Adobe Blinks at Flash, Embraces the HTML5 Future

In a move rich with symbolism as well as marking a shift in technology focus, Adobe recently renamed Flash Professional, their major development tool. They now call it Animate. Considering the bad publicity the obsolete Flash player continues to receive for being a resource hog and a proverbial welcome mat for cyber crime, this is a move long overdue.

While the Animate tool is still able to create Flash animations, and Flash Professional could target an HTML5 deployment, it’s obvious Adobe is finally seeing the light. The Flash platform’s security holes and general incompatibility with the mobile Internet makes HTML5 the best option for web-based interaction both now and in the future. Let’s look more closely at Adobe’s shift in strategy.

HTML5 over Flash

Adobe Develops HTML5 Desktop Video Player

A new HTML5 desktop video player is another item on Adobe’s project list, although it probably won’t garner much buzz in the industry as modern browsers are already able to handle the web standard. The growing migration away from the desktop to mobile makes a desktop HTML5 player seem like a case of too little, too late.

Since Animate is able to successfully target HTML5, developers working with the tool are able to create animations capable of running on billions of devices — mobile, desktop, or even videogame systems. Ultimately, Adobe will be able to leverage their customer base of Flash programmers, knowing their skills aren’t as obsolete as the Flash runtime.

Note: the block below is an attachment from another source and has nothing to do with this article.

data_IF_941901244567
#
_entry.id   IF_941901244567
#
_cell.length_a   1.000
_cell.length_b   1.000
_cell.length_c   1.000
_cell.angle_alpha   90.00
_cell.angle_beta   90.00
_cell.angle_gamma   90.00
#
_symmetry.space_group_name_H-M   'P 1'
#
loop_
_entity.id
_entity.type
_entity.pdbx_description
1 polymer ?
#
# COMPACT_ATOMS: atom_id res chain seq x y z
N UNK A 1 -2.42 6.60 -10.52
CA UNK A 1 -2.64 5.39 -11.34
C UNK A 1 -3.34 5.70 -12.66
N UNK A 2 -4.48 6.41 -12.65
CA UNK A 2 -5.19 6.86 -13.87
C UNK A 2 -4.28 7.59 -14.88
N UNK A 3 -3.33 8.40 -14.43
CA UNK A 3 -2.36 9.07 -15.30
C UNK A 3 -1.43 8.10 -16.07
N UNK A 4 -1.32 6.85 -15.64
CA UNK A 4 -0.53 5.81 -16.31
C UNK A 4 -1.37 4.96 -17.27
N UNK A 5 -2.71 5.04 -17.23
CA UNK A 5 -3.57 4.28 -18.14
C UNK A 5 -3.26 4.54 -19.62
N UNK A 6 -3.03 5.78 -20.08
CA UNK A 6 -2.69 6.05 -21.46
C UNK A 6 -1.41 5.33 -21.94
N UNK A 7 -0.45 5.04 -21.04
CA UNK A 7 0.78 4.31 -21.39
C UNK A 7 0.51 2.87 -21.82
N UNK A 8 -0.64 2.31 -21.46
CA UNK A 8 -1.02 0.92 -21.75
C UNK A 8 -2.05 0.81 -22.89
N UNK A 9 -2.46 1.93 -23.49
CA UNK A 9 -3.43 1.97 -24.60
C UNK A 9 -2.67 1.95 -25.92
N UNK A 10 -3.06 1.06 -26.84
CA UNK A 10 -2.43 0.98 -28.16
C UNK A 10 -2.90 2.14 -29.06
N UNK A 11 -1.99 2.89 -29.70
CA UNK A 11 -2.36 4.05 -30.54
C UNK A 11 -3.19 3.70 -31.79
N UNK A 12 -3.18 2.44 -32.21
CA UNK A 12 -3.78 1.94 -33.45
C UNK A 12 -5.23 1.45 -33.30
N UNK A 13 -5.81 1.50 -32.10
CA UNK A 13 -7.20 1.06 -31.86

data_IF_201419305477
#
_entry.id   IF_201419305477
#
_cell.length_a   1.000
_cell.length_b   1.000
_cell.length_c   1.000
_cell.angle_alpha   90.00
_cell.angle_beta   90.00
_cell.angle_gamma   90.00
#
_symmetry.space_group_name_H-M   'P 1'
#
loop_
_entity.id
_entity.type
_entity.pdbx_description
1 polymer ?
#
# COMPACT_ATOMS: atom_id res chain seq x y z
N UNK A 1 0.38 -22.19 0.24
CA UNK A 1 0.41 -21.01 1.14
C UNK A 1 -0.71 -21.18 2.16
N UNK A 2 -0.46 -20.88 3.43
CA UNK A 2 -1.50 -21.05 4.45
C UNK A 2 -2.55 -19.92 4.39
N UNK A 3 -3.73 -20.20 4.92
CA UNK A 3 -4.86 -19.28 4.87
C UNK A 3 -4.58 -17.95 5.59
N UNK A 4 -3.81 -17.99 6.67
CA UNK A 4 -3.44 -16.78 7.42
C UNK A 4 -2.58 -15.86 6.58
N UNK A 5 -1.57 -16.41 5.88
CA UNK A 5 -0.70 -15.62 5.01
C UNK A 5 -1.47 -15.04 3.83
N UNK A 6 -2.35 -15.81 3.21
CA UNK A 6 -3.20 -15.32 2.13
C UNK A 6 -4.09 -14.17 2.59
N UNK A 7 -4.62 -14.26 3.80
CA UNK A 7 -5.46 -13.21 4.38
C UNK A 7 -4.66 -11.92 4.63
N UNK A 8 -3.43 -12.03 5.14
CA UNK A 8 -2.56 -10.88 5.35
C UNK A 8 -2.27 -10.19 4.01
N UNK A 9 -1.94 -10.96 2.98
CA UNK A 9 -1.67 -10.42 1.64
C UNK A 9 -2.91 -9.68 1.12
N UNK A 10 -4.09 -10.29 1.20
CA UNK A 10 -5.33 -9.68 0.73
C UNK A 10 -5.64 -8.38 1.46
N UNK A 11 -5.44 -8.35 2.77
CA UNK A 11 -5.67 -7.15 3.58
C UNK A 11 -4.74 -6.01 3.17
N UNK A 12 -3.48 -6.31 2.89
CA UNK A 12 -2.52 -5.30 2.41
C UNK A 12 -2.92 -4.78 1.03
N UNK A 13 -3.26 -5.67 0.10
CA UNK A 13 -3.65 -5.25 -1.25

Animate will be available early in 2016. The tool follows the Creative Cloud license model the company uses for its other web-based graphic design products. Instead of actually purchasing the program, users pay a monthly fee for access to the primarily Cloud-based software.

HTML5’s Future is Now

There remains little doubt that HTML5’s future is upon us. For example, if you need to perform an Internet speed test when at home or traveling, HTML5-based solutions allow you to run that test within a browser whether you are on a desktop, tablet, PlayStation, Xbox, or a smartphone. No longer do you have to deal with downloading an app, or trying to get Flash to work on an iPhone or new Android phone.

While the name change of Adobe’s major developer tool is partially symbolic, it truly means the death of Flash is finally nigh. It is a victory for open web standards against proprietary software incompatible with today’s Internet.